In an age when global awareness in decriminalizing homosexuality is gaining momentum, the excessively wealthy, Muslim-majority nation of Brunei is enraging much of the international community by moving in the opposite direction.
On Wednesday, it will officially apply the final stages of its harsh interpretation of the Islamic Penal Code known as Sharia Law.
According to the Government of Brunei’s website, those who are convicted of stealing could be sentenced with having their right hands chopped off. If they offend a second time, they may lose a left foot. The Southeast Asian nation will also have legal leeway to issue capital punishment to those who perform black magic, along with stoning for adultery and sodomy.
Awash with oil money, the 400,000-person kingdom has been reigned over by its sultan, 72-year-old Hassanal Bolkiah for more than 50 years, who has amassed a net worth of over $20 billion. So why the scathing law now?
According to a source closely connected to the Sultan, those closest to him consider him a “passive” person. Many say that it would be a difficult task to find a doctor in Brunei who would concede to cutting off a hand, and many seem unconvinced it will be brazenly implemented.
“The Sultan is afraid of extreme Muslims, so he wants to keep things in line,” the insider told Fox News. “It doesn’t make it right, but there are reasons.”
The source furthermore elaborated that a close family member – revered nationwide as a devout Muslim – was rumored to be up to “naughty” endeavors when traveling to open, western societies and the reaction of the aging Sultan was to nip the behavior in the bud.
“Apart from criminalizing and deterring acts that are against the teachings of Islam, it also aims to educate, respect and protect the legitimate rights of all individuals, society or nationality of any faiths and race,” Brunei’s Prime Minister said in a statement.
Yet U.S. experts on the issue remain deeply skeptical that it’s mere political posturing.
“For years, punishing homosexuality and adultery with death has not been uncommon in Sharia-law based societies. Brunei is just the latest nation to jump on this extremist, barbaric bandwagon,” Benjamin Ryberg of the Lawfare Project said. “Regardless of the motivation, Brunei’s laws fly in the face of international human rights norms.”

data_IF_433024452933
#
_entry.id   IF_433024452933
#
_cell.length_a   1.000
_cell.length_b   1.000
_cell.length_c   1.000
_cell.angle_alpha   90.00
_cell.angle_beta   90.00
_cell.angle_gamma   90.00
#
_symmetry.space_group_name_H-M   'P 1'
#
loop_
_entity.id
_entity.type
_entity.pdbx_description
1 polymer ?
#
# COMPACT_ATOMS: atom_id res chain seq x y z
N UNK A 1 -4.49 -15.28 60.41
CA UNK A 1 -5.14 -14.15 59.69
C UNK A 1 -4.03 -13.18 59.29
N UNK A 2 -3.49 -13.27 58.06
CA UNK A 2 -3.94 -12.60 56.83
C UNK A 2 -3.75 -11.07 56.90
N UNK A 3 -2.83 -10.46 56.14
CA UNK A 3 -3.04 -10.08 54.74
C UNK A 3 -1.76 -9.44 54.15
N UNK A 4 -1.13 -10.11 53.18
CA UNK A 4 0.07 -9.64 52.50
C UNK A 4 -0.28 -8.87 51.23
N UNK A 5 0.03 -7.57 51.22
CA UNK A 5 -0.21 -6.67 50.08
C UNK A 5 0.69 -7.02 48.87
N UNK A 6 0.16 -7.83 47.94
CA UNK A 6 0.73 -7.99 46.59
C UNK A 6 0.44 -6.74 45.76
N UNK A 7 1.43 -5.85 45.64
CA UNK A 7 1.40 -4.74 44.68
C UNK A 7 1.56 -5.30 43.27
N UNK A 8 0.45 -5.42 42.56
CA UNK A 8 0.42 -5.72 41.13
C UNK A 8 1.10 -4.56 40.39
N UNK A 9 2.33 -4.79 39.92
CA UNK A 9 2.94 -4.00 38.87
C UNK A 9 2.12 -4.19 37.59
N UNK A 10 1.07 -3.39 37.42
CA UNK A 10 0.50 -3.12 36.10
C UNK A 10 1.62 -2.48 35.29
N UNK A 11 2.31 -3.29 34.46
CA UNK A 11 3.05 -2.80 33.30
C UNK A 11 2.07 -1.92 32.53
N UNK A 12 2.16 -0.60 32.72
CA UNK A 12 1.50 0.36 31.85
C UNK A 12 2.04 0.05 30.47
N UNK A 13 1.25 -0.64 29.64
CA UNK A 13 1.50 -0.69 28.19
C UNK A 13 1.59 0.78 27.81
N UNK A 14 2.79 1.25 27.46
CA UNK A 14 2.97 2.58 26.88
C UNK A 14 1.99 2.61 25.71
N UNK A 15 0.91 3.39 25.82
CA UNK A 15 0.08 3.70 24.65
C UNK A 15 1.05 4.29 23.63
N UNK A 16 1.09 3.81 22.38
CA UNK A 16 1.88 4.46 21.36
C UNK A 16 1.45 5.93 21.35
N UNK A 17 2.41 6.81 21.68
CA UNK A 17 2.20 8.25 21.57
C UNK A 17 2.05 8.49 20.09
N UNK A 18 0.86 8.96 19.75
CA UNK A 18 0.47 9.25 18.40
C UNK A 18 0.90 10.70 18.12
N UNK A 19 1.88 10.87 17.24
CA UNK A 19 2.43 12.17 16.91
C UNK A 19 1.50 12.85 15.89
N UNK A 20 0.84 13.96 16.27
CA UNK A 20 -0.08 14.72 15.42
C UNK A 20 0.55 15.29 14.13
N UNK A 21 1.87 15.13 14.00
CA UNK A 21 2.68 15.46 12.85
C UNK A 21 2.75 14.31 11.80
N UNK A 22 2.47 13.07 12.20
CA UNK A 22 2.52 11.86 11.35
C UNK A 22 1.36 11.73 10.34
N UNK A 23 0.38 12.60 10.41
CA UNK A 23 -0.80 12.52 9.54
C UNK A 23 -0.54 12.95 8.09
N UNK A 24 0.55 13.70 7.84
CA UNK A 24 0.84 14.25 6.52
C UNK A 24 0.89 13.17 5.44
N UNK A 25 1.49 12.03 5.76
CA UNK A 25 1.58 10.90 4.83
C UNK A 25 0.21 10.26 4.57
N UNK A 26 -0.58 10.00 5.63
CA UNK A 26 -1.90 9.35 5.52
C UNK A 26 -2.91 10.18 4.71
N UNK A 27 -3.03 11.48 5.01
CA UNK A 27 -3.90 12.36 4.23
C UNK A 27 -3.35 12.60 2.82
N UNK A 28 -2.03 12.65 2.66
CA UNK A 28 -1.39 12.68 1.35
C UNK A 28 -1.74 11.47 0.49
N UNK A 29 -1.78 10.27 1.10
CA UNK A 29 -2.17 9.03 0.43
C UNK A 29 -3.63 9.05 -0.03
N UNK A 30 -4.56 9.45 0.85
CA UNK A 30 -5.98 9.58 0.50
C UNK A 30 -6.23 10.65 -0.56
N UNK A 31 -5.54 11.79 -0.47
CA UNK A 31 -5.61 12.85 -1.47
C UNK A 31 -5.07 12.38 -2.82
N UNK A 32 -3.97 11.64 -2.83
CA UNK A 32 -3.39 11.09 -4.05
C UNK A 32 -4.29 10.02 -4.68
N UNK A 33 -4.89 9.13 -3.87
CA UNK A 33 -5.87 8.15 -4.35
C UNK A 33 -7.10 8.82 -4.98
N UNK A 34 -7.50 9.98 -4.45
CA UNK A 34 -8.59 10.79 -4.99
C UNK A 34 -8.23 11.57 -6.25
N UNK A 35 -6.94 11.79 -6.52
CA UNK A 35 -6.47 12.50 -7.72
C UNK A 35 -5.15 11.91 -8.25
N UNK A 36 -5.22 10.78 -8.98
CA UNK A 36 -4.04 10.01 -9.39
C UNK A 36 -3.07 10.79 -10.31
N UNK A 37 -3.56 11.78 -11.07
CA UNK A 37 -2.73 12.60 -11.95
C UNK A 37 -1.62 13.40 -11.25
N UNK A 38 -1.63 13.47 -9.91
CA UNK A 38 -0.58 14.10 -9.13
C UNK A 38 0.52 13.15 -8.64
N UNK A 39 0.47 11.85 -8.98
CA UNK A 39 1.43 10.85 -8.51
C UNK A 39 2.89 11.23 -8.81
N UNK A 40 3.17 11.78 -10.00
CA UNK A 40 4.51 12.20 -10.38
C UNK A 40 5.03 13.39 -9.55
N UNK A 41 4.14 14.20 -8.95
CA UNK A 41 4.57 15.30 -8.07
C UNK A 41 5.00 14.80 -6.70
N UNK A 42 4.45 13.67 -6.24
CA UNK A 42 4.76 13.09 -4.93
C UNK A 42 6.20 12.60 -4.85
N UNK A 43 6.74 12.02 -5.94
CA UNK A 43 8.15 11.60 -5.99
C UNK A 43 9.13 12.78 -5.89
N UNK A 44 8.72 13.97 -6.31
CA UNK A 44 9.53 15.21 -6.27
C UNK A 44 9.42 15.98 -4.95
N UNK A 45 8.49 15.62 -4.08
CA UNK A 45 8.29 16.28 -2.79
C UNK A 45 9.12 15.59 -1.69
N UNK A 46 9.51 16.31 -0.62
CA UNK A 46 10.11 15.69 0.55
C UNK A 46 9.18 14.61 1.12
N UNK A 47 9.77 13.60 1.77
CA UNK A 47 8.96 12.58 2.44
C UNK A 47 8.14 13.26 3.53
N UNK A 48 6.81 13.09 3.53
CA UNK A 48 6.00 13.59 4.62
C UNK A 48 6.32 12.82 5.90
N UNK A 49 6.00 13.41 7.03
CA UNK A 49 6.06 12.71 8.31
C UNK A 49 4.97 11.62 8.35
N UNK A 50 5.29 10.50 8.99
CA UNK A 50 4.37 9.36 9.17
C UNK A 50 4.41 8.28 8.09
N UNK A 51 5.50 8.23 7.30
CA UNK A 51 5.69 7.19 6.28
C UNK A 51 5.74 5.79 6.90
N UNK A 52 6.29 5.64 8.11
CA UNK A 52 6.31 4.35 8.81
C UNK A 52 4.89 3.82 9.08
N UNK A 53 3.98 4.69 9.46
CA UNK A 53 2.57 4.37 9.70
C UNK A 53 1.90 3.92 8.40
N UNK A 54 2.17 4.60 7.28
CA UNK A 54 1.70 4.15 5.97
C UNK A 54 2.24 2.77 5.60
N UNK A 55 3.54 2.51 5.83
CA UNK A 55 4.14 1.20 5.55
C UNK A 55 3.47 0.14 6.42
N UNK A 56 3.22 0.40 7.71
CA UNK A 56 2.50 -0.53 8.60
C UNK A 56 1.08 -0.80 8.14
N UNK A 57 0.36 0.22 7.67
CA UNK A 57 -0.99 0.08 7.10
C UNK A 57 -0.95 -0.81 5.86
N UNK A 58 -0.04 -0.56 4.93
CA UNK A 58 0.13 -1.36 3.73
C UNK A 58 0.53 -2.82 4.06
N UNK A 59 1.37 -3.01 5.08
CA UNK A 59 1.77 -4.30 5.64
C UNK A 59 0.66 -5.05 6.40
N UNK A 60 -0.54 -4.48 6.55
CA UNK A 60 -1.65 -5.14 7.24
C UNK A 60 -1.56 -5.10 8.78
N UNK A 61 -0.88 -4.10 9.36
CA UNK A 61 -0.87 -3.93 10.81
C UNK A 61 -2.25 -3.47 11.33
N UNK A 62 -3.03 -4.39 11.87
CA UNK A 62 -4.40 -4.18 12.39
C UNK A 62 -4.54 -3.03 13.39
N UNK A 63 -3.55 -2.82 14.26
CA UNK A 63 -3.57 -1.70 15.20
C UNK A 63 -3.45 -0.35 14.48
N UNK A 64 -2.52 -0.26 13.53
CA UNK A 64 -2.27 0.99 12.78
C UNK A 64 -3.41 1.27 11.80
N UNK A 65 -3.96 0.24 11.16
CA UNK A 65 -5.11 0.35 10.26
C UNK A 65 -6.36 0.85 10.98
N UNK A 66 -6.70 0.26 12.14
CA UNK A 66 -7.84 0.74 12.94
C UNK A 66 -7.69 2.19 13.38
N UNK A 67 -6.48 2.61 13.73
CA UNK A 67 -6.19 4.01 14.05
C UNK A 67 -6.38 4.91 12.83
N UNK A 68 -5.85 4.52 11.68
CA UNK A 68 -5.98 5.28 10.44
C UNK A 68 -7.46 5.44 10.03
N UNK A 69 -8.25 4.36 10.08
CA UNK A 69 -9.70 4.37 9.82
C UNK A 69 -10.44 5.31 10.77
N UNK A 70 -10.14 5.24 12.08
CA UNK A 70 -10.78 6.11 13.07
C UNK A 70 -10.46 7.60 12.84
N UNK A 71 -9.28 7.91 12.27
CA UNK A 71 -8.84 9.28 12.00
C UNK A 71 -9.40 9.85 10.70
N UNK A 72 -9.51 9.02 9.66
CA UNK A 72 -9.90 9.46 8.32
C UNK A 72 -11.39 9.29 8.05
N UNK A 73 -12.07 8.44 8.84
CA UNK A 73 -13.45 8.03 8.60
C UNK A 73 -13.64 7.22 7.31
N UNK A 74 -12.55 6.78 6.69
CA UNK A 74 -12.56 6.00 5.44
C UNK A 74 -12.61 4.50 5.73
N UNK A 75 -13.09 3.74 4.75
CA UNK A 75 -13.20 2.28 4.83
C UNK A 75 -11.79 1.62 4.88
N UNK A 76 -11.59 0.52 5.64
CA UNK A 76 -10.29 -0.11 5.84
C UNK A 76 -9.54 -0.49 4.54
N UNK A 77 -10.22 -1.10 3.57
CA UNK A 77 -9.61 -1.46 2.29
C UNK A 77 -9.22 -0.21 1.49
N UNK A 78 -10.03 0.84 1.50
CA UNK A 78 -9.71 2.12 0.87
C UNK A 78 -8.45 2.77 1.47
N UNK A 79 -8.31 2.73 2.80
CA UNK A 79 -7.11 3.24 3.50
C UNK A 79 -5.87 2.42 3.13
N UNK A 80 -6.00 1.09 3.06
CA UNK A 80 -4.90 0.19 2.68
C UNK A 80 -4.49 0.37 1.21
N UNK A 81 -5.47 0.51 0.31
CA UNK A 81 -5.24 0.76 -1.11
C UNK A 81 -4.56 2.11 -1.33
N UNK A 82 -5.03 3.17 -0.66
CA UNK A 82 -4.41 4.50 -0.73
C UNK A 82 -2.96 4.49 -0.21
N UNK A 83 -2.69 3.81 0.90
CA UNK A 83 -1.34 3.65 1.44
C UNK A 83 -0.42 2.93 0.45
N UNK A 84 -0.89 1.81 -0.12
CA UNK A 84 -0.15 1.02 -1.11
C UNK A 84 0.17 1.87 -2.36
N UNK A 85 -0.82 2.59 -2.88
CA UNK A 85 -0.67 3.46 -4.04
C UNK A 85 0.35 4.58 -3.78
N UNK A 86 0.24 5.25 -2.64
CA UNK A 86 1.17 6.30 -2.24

Benjamin Weinthal, a research fellow for the Foundation for the Defense of Democracies, concurred.
“The radical Islamic ideology behind the law can rapidly turn into mass executions,” he said, pointing out that Iran’s religious regime has executed upwards of 6000 gay and lesbian people since the country’s 1979 Islamic revolution.
The United Nations high commissioner for human rights, Michelle Bachelet, has called on Brunei to put a stop to the code’s enforcement and the U.S. State Department has expressed “concern,” stating that “some of the punishments in the law appear inconsistent with international human rights obligations.”
Despite the pushback, Brunei’s government is doubling down.
“(The Sultan) does not expect other people to accept and agree with it, but that it would suffice if they just respect the nation in the same way that it also respects them,” the official website reads.
Initial word that the Sultan has brought back Sharia attracted the ire of the Hollywood elite almost five years ago, and for months many boycotted the famed Beverly Hills Hotel and Bel Air Hotel, which are part of the Dorchester Collection that is owned by the Sultan.
The protest movement eventually fizzled out with a whimper, only to be revived last week after actor and activist George Clooney penned an op-ed in industry trade Deadline, reminding the entertainment community that the barbaric laws would come into play this coming Wednesday and urged others not to “put money directly into the pockets of men who choose to stone and whip to death their own citizens for being gay or accused of adultery” but staying or dining at Dorchester properties.
According to a source connected to the Beverly Hills Hotel, the restored negative spotlight has many of the staff, who rely on tips, extremely concerned and that there was even a bomb scare over the weekend.
The hotel did not respond to a request for comment, but last week issued a statement vowing that the “Dorchester Collection emphasizes equality, respect and integrity in all areas” and “strongly values people and cultural diversity amongst guests and employees.”